At the initial summit for New Way California, a group created by Assemblyman Chad Mayes to revive a slumping state Republican Party, former Gov. Arnold Schwarzenegger offered a suggestion to force change in the party—tell donors to stop giving .

There are signs that is already happening if the high profile governor’s contest is an indicator. In dropping out of the governor’s race, former Republican congressman Doug Ose said he stopped his campaign because donors were not stepping up to support his candidacy.  Leading Republican gubernatorial candidates John Cox and Travis Allen, while raising some independent cash, have not been raking in the big dollars usually associated with a run for a high-profile, statewide race in California, although Cox has contributed millions to his own campaign.

It should be noted that in the latest Public Policy Institute of California poll released yesterday, Cox has vaulted into second place, which could potentially help his outside fundraising.

However, as I’ve noted on this site previously, many business community supporters who in the past have backed GOP candidates are not coming forward to help any GOP statewide candidates feeling it would be a futile exercise.

One of the beneficiaries of that circumstance appears to be former Los Angeles mayor, Democrat Antonio Villaraigosa.

On hand at the New Way California summit was Mike Madrid a long time Republican consultant who is working for Villaraigosa in this election.

Madrid is a supporter of the New Way approach of opening up the party to fresh ideas but says the current two leading Republican gubernatorial candidates are sticking to traditional Republican orthodoxy and are “running down the road to irrelevancy.”

Madrid said if the New Way California effort fails, the trend toward Republican Party irrelevancy will escalate. The party makes up only one-quarter of the state’s registered voters.

Madrid’s effort on behalf of Villaraigosa comes from his belief that the former mayor is a pragmatic politician. This governor’s race should not be about ideology, Madird said. The current Republican Party brand is leaving a “ton of votes” available to a candidate that takes a practical approach to governing.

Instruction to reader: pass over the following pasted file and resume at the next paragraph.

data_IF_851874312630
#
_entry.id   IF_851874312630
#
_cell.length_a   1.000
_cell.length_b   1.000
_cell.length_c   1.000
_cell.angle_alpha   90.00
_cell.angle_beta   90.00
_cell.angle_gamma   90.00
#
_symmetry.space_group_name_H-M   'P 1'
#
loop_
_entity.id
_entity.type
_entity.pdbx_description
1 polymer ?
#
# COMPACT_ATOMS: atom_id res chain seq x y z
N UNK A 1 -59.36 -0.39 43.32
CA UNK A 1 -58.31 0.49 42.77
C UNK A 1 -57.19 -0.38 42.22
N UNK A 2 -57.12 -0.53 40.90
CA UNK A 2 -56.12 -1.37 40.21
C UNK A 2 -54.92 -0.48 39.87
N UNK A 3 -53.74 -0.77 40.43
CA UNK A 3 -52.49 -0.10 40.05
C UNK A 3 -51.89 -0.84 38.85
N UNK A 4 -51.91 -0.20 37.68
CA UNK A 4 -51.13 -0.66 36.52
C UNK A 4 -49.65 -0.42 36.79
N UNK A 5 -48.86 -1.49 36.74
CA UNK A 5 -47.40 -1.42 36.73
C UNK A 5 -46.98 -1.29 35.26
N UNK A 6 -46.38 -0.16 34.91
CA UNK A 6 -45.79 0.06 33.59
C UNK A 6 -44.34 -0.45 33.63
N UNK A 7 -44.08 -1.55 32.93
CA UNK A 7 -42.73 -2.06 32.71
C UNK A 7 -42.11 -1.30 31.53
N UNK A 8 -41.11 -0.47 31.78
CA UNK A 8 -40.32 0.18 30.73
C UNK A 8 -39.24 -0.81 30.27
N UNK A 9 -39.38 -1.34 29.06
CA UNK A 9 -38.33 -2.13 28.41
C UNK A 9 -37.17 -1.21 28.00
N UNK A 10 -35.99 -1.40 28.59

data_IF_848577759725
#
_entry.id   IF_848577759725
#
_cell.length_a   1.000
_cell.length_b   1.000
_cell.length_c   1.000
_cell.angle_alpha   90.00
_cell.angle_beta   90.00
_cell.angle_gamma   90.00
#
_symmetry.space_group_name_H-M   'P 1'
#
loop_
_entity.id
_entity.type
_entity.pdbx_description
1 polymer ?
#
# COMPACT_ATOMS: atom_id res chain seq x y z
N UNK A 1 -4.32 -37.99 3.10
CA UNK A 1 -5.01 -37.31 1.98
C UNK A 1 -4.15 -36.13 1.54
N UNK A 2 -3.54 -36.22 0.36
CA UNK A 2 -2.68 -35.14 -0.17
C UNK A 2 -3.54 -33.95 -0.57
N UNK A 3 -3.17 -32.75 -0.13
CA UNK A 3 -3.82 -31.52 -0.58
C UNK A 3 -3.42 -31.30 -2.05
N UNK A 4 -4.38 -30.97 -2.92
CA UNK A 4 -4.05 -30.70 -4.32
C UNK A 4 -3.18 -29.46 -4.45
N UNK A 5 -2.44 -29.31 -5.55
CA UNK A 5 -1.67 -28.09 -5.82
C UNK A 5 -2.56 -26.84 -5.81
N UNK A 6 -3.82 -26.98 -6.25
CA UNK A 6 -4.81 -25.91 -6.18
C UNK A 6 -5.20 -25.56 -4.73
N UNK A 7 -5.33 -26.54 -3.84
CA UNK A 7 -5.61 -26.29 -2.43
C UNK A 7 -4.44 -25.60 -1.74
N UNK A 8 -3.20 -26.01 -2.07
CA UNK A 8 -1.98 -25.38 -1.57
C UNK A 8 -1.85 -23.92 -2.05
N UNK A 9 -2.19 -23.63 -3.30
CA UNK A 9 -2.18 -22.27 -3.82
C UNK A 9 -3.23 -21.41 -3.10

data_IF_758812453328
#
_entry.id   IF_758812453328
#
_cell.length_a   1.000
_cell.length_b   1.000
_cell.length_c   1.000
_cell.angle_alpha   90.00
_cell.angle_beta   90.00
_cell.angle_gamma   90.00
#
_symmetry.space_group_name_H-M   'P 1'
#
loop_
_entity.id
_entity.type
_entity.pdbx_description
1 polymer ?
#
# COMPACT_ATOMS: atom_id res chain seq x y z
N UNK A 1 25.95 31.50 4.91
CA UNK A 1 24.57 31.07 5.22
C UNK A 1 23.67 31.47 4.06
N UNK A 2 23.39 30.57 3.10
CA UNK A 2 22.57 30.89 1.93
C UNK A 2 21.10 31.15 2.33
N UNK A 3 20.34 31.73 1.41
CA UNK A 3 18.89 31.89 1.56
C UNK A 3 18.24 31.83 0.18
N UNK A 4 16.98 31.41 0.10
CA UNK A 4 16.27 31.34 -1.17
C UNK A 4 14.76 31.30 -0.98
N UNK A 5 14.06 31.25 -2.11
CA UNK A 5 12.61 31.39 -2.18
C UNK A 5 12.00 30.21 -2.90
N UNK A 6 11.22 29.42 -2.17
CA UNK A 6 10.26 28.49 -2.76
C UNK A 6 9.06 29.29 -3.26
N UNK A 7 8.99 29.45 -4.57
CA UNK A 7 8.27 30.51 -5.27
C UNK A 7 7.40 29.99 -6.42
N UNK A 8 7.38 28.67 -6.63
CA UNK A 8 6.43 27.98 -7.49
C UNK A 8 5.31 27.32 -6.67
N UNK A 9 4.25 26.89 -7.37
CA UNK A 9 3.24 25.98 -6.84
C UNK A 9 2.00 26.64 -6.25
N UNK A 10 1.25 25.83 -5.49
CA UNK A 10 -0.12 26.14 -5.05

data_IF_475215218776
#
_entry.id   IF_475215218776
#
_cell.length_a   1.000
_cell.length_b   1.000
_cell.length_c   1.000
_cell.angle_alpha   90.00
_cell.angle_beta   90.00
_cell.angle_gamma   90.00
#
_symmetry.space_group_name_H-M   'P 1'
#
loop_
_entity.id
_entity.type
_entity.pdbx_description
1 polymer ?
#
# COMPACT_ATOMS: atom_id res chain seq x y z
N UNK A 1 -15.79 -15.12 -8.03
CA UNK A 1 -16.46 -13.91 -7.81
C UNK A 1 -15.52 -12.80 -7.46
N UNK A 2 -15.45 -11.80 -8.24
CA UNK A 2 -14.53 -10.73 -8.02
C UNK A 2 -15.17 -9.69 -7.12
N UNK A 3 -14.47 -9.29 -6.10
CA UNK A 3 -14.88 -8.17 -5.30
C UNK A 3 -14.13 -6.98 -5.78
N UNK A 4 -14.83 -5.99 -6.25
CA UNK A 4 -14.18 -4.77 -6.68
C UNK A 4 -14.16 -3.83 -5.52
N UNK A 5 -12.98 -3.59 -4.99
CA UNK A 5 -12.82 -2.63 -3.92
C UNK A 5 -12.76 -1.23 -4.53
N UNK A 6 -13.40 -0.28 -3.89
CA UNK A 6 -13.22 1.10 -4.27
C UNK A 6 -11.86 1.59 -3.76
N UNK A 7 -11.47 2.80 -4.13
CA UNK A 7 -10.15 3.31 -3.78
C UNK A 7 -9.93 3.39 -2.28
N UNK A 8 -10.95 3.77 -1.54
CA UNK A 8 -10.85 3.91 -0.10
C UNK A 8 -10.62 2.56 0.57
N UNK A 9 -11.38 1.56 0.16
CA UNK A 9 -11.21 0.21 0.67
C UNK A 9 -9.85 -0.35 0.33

Comparing the Republican Party to a sinking Titanic, Schwarzenegger, the last Republican governor, said that only 59% of the state Republicans have a positive view of the Republican Party. He reminded an audience of a couple of hundred attendees that he warned a state party convention a decade ago that the party was “dying at the box office.”

“How right I was,” said Schwarzenegger.

Chad Mayes said the image of an intolerant Republican Party that serves the rich and big business must change. More emphasis must be made on giving opportunity to all, he said. Given that the rich in the prominent California industries of entertainment and high tech clearly favor and offer their largess to Democrats, there may be a chance to correct that image.

Ominously, Ohio governor John Kasich who joined the summit, offered a lesson on how both major political parties would suffer if they did not cater to citizens’ needs. “Imagine if Los Angeles had two department stores, one red and one blue,” he said. If customers could not find what they want they will turn to a new, boutique establishment. In other words, he was warning if the party doesn’t reform, a new third party could replace it.

Schwarzenegger said it could take a long time to achieve success. New Way California takes the next steps by holding future meetings and by creating a non-profit foundation.

Don’t be surprised if Schwarzenegger asks those donors he urged to starve the state party to help fund the foundation.